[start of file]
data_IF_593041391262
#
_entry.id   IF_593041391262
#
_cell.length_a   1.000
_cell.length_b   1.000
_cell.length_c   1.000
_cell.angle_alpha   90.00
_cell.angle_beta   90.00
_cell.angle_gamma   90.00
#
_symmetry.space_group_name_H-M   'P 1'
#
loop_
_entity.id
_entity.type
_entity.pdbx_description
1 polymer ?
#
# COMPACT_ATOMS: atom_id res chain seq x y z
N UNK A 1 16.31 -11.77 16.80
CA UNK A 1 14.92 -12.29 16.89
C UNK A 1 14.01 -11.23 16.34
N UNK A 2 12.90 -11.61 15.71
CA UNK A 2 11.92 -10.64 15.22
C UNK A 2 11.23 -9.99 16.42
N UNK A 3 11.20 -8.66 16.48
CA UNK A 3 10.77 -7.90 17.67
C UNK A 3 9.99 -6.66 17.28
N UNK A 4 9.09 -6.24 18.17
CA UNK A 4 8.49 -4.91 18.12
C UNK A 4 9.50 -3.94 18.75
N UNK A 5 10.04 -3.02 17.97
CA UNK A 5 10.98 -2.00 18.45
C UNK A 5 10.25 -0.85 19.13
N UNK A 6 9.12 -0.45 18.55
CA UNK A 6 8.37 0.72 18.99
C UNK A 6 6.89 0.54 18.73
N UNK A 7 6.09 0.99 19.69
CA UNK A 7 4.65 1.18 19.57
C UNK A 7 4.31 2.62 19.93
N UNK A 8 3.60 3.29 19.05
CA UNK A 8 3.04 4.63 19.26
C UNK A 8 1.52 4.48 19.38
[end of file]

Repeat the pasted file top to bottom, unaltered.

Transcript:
data_IF_593041391262
#
_entry.id   IF_593041391262
#
_cell.length_a   1.000
_cell.length_b   1.000
_cell.length_c   1.000
_cell.angle_alpha   90.00
_cell.angle_beta   90.00
_cell.angle_gamma   90.00
#
_symmetry.space_group_name_H-M   'P 1'
#
loop_
_entity.id
_entity.type
_entity.pdbx_description
1 polymer ?
#
# COMPACT_ATOMS: atom_id res chain seq x y z
N UNK A 1 16.31 -11.77 16.80
CA UNK A 1 14.92 -12.29 16.89
C UNK A 1 14.01 -11.23 16.34
N UNK A 2 12.90 -11.61 15.71
CA UNK A 2 11.92 -10.64 15.22
C UNK A 2 11.23 -9.99 16.42
N UNK A 3 11.20 -8.66 16.48
CA UNK A 3 10.77 -7.90 17.67
C UNK A 3 9.99 -6.66 17.28
N UNK A 4 9.09 -6.24 18.17
CA UNK A 4 8.49 -4.91 18.12
C UNK A 4 9.50 -3.94 18.75
N UNK A 5 10.04 -3.02 17.97
CA UNK A 5 10.98 -2.00 18.45
C UNK A 5 10.25 -0.85 19.13
N UNK A 6 9.12 -0.45 18.55
CA UNK A 6 8.37 0.72 18.99
C UNK A 6 6.89 0.54 18.73
N UNK A 7 6.09 0.99 19.69
CA UNK A 7 4.65 1.18 19.57
C UNK A 7 4.31 2.62 19.93
N UNK A 8 3.60 3.29 19.05
CA UNK A 8 3.04 4.63 19.26
C UNK A 8 1.52 4.48 19.38